The Old Testament canticle for Lauds this morning is from Jeremiah (14:17-21). Every time this one comes around on the cycle, I think of what is going on, not just in Iraq, but in a wide swath of nations running from Afghanistan into north and central Africa
Let my eyes stream with tears day and night without rest,
Over the great destruction which overwhelms
the virgin daughter of my people,
over her incurable wound.
If I walk out into the field, look! those slain by the sword;
If I enter the city, look! those consumed by hunger.
Even the prophet and the priest
forage in a land they know not.
Have you cast Judah off completely?
Is Zion loathsome to you?
Why have you struck us a blow that cannot be healed?
We wait for peace, to no avail;
for a time of healing, but terror comes instead.
We recognize, O Lord, our wickedness,
the guilt of our fathers;
that we have sinned against you.
For your name’s sake spurn us not,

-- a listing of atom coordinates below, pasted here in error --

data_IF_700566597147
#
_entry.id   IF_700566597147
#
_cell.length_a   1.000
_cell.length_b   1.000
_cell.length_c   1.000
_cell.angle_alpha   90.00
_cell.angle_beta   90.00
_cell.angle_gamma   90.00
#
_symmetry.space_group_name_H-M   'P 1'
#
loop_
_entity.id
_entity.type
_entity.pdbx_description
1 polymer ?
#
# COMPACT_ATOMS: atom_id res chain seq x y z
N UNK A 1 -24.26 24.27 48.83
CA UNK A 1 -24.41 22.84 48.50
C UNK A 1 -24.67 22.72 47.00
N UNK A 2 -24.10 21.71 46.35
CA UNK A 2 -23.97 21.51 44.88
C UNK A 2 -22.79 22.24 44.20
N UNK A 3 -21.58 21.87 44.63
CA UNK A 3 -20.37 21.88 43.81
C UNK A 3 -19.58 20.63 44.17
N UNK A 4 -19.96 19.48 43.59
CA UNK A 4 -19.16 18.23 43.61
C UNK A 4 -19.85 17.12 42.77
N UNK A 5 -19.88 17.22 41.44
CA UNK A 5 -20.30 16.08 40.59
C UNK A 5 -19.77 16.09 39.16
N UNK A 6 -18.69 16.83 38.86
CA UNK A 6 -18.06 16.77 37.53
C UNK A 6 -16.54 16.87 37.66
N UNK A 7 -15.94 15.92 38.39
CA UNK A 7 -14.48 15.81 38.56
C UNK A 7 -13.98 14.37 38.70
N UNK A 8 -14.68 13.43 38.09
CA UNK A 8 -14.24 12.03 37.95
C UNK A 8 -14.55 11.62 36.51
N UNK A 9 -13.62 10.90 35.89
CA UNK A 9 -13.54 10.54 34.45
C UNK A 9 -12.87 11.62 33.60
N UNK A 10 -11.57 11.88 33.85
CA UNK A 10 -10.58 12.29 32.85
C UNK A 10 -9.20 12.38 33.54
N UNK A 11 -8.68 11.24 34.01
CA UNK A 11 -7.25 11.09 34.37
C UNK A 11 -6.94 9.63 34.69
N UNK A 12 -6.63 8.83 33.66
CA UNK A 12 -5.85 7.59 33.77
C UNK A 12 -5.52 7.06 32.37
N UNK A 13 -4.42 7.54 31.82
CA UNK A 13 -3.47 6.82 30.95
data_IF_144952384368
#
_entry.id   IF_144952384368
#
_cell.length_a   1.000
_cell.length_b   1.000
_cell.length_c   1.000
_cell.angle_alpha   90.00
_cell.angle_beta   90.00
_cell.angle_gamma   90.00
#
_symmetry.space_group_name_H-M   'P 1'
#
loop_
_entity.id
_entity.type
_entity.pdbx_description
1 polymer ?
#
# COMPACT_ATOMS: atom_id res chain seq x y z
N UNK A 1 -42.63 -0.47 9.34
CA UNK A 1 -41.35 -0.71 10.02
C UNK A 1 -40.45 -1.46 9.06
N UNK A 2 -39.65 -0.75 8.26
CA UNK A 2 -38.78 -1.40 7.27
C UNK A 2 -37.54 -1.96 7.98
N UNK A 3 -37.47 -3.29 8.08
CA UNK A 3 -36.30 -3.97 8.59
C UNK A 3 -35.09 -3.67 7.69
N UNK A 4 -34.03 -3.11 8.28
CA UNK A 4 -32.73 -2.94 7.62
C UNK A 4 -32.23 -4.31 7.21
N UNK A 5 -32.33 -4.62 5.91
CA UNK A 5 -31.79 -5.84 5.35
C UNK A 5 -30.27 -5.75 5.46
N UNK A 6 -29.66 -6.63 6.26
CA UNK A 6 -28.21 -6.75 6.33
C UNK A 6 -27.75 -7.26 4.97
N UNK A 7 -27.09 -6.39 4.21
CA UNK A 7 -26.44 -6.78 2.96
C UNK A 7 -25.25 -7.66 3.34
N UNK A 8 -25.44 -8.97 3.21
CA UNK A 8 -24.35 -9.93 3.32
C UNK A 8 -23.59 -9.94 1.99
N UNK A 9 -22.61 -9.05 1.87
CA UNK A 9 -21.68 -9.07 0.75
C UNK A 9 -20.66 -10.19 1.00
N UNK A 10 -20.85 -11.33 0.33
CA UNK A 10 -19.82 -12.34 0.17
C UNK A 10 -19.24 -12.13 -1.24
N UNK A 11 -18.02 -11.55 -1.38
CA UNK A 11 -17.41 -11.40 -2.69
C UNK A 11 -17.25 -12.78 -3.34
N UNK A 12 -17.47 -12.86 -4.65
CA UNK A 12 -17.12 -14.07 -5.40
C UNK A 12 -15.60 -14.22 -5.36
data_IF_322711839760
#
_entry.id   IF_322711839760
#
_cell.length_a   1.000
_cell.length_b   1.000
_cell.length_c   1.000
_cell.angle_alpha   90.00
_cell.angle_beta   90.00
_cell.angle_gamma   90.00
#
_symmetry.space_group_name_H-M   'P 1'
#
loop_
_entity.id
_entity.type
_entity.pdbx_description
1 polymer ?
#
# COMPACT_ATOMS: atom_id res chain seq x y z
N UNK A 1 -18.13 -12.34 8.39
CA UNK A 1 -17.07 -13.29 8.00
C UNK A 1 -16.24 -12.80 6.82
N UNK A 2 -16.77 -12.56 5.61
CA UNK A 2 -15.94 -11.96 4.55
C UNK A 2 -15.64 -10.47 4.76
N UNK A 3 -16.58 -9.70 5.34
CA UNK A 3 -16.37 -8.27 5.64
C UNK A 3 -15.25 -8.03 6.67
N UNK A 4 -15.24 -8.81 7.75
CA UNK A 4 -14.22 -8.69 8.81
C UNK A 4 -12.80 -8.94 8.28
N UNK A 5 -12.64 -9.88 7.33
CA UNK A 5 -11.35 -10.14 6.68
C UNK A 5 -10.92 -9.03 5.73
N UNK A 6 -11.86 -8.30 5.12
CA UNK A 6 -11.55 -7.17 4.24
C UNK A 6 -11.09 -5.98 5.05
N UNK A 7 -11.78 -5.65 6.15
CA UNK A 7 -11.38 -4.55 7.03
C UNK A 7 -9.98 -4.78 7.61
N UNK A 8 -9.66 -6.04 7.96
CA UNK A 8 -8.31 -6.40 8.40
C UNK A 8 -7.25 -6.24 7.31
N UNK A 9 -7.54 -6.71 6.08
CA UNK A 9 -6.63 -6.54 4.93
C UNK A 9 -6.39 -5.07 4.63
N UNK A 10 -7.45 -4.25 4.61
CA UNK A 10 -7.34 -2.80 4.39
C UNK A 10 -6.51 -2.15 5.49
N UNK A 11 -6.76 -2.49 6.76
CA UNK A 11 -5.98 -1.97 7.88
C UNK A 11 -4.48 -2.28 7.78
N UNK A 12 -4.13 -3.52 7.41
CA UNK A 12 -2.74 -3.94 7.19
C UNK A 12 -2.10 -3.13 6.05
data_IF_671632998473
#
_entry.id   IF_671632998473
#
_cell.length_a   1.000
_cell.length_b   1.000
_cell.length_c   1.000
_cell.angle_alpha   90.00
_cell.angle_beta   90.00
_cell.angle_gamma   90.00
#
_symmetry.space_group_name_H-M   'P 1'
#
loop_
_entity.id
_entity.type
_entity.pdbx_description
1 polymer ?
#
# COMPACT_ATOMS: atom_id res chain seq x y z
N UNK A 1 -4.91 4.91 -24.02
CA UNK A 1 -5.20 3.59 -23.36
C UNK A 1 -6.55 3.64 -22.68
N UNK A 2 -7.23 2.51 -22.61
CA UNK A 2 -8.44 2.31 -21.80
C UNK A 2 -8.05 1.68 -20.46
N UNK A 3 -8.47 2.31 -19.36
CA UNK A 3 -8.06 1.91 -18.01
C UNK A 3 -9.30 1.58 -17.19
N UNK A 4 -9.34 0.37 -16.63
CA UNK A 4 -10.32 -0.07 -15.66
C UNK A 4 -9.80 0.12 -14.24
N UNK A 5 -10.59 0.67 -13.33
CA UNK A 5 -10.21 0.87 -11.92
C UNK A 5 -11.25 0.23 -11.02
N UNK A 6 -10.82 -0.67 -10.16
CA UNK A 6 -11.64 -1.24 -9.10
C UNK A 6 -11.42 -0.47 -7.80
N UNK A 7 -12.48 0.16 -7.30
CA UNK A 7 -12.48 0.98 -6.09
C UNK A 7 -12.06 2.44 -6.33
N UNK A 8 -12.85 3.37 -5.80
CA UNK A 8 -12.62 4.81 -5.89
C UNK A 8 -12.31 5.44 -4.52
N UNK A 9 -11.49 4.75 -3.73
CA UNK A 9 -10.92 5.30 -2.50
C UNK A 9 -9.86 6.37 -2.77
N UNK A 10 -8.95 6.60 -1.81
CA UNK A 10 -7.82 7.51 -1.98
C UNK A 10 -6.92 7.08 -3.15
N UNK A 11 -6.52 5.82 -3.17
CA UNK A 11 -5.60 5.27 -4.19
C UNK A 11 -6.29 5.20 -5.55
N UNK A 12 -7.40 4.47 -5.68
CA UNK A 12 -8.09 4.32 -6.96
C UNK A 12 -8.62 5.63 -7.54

disgrace not the throne of your glory;
remember your covenant with us, and break it not.
It’s easy to look at all the terrible violence in our world and throw up our hands in despair. I’m often tempted to do that myself. It’s helpful to know that our ancestors in faith wrestled with the same thoughts and even brought those thoughts into their liturgy.
Christmas both fulfills and confounds our messianic hopes. What we long for is—as tonight’s Vespers antiphon suggests—a “King of all the nations,” someone who will put an end to all of this violence and suffering that seems so senseless. But what we receive is a helpless child. From the very birth of that child, the powers of the world are conspiring to bring about His death and in the end He does not resist but gives them what they seek.
Is this the messiah in which we place our hopes? One whose response to violence is not to overwhelm it with even greater violence, but to trust in the coming of the kingdom that even now is present among us like a mustard seed? Do we have the courage to place our trust in such a messiah? To follow in His path? To carry His cross?
Well, do we?